“This is what happens when mortals don’t share their pudding.” Lord Beerus, God of Destruction.
It’s Bulma’s birthday party (she’s not saying how old she is, though!) and she’s invited everyone, including Goku, to a lavish spread at the Capsule Corporation. However, Son Goku, away training with King Kai, just happens to have forgotten all about it… Meanwhile, far, far away, in a distant galaxy, Lord Beerus, the God of Destruction, is awakened from a thirty-nine-year sleep by Whis. Refreshed after his rest, Beerus determines to seek out a legendary Super Saiyan God (whose appearance has been prophesied) and challenge him to a duel. When he learns that the only surviving Saiyans are now on Earth, he and Whis go there and crash Bulma’s party.
Seduced by the delights of delicious Earth food, Beerus seems to have forgotten his mission – until his wish to sample some pudding is frustrated. Furious at being thwarted, he threatens to destroy Earth – unless he gets his opportunity to fight this legendary warrior god. And so it’s up to Goku (aided by the faithful Z Fighters) – although, given the fact that even the Supreme Kai is not powerful enough to stand up to Beerus, the good-natured hero’s chances don’t look so good. Oh – and to add to the confusion, the villainous Emperor Pilaf, aided by his faithful bodyguards/sidekicks Mai and Shu, are trying to steal the Dragonballs again (all seven have been collected again by Bulma with a wish as one of the party prizes). The fact that Pilaf’s last wish from Shenlong misfired, resulting in all three being turned back into children, has not put the emperor off his evil scheming one little bit. Will Pilaf’s cunning plan succeed as the other guests are distracted by the appearance of the two aliens? And can Goku push his strength to a hitherto undreamed-of level to stand a hope of defeating the stupendously powerful Beerus – and saving the Earth?
This film – which you can watch in the Theatrical Version at 85 minutes or the full Director’s Cut at 105 minutes – will put a big smile on the face of Dragonball Z fans. The first film in the series for seventeen years – and the nineteenth to be made – it has the advantage of a big budget and a story (and, of course character designs) by original creator Akira Toriyama. Which means you get that irresistible blend of absurd humour and thrills that has endeared so many fans to the work of the master mangaka. The extra twenty minutes of the Director’s Cut will prove especially appealing to fans, as they contains some cherishable character vignettes, featuring everyone from Mr Satan and his daughter Videl to Buu and Oolong. There’s even a scene where Vegeta desperately tries to save the day in a totally unexpected way that will have you squirming in your seat with embarrassment – or laughter – depending on the way that you view the proud Saiyan prince.
But what if you’re unfamiliar with the DBZ universe and you’re coming to this film with no previous experience? Is this a good place to start? The answer is, probably, no. (Best to start with Dragonball Z Kai or the manga.) The film will still play out as a fast-paced martial arts combat anime in which a likable, unassuming hero goes up against a seemingly unstoppable god of destruction to save the planet. But without prior background knowledge, the new viewer will probably be a little baffled. (Who are the Kais? Why is a green-faced alien with antennae the Guardian of Earth? Who is the pink marshmallow-bodied powerful alien with high-pitched voice and the penchant for sweets? What is Fusion technique? Kamehameha? etc. etc.)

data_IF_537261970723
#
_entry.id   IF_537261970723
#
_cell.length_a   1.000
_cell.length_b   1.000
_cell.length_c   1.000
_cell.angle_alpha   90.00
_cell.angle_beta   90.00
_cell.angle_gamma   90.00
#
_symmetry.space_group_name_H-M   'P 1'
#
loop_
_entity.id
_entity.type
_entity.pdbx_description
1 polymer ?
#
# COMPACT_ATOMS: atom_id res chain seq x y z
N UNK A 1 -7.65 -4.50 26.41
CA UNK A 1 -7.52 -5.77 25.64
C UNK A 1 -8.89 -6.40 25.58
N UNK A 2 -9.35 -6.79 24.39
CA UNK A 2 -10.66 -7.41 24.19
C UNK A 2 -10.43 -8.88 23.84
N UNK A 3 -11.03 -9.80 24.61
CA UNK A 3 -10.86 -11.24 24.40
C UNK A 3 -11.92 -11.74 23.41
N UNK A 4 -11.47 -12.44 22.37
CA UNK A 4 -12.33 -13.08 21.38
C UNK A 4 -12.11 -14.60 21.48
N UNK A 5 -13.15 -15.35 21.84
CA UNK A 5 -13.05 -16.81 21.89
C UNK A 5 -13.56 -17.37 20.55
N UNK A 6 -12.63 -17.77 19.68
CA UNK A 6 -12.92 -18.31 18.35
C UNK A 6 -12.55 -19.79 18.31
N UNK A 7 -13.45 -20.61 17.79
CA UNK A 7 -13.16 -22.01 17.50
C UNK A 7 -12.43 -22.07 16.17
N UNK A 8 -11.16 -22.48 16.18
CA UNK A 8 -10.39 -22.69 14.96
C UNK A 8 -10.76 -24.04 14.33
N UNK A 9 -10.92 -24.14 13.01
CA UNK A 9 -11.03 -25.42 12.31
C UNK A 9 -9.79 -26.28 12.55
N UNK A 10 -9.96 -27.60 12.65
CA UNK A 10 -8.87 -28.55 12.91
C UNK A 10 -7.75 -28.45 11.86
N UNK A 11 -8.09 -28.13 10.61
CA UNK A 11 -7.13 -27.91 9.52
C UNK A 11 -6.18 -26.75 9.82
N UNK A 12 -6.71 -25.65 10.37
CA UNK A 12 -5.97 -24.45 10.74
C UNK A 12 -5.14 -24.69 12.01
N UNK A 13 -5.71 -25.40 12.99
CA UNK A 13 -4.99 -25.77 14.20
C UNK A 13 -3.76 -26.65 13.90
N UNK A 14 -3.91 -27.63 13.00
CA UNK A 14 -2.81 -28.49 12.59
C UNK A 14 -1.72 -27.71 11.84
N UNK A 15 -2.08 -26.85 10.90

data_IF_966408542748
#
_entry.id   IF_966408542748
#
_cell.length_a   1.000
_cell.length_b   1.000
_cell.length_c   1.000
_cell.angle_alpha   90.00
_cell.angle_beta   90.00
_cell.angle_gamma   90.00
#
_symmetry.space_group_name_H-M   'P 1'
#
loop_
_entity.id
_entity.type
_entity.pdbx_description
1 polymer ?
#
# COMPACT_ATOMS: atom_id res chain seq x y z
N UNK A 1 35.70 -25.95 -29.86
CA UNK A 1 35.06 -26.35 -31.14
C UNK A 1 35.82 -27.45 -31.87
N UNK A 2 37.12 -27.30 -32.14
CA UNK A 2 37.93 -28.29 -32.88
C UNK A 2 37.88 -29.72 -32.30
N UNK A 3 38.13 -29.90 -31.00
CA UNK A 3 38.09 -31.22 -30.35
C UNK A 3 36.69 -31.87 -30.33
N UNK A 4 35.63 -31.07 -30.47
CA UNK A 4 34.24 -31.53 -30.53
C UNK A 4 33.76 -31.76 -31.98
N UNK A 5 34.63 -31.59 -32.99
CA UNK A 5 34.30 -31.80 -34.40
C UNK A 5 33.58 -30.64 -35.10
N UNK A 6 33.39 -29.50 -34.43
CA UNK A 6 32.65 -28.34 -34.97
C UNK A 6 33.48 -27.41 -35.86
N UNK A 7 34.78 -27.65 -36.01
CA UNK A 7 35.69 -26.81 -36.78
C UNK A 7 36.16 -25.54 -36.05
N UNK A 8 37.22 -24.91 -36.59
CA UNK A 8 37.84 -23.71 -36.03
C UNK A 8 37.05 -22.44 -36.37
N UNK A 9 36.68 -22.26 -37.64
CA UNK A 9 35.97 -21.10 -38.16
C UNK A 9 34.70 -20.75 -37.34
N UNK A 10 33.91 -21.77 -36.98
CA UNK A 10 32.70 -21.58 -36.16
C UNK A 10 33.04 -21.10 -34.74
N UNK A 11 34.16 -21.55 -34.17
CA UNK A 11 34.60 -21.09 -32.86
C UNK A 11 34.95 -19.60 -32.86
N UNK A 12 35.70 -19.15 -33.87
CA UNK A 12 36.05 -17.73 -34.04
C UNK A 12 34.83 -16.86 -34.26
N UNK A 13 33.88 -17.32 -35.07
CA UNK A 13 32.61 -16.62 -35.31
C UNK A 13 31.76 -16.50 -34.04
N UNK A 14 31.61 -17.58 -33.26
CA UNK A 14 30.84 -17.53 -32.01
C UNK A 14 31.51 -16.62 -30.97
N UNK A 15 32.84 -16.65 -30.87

It’s not often that I express a marked preference for the US dub over the original Japanese version but Dragonball Z is one of those special cases. The Japanese have kept the original veteran voice actress, Masako Nozawa, as Son Goku (as well as his sons Gohan and Goten) – and while the voice was fine for the young Goku of the first series Dragonball, to my ears, she just sounds wrong as the hunky grown-up (and father of two boys). Sean Schemmel has made the role very much his own and all the FUNimation cast have grown into the parts over the years recording the anime series. I particularly like Jason Douglas as the (cat god?) Lord Beerus with his purringly smooth delivery (do I detect echoes of James Mason in his interpretation?) Playing opposite him as Whis, Ian Sinclair is a delight, a perfect foil for the unpredictable Beerus. The dub script by Jared Hedges is wittily reversioned from the subs and flows more naturally, taking full advantage of the opportunity to adapt the dialogue for Western audiences.
Both Blu-ray and DVD versions look good, although the CGI doesn’t always blend so successfully with Toriyama’s iconic character and classic designs. However, the fast-moving animation in the action scenes matched to some snazzy sound effects result in some dazzling battles.
Flow (Eureka Seven, Code Geass) have re-recorded the famous “Cha-la Head-Cha-La” Dragonball Z signature song and they’ve given it a new lease of life, with a pounding drum track; they are also responsable for the insert song “Hero – Kibō no Uta” and new Ending Theme “HERO – Kibô no uta”. And – a nice touch – the final credits show a delightful montage of panels and pages from Toriyama’s original manga, from the early pages of Dragonball onward.
The Blu-ray special edition comes with an additional DVD disc containing bonus extra featurettes: The Voices of Dragon Ball Z: Unveiled and Behind The Scenes: Battle of Voice Actors! Packaged along with 4 collectable art cards and a limited edition o-card.
A Super Saiyan anime fighting-fest treat for all Dragonball Z fans, enlivened by original creator Akira Toriyama’s quirky sense of humour .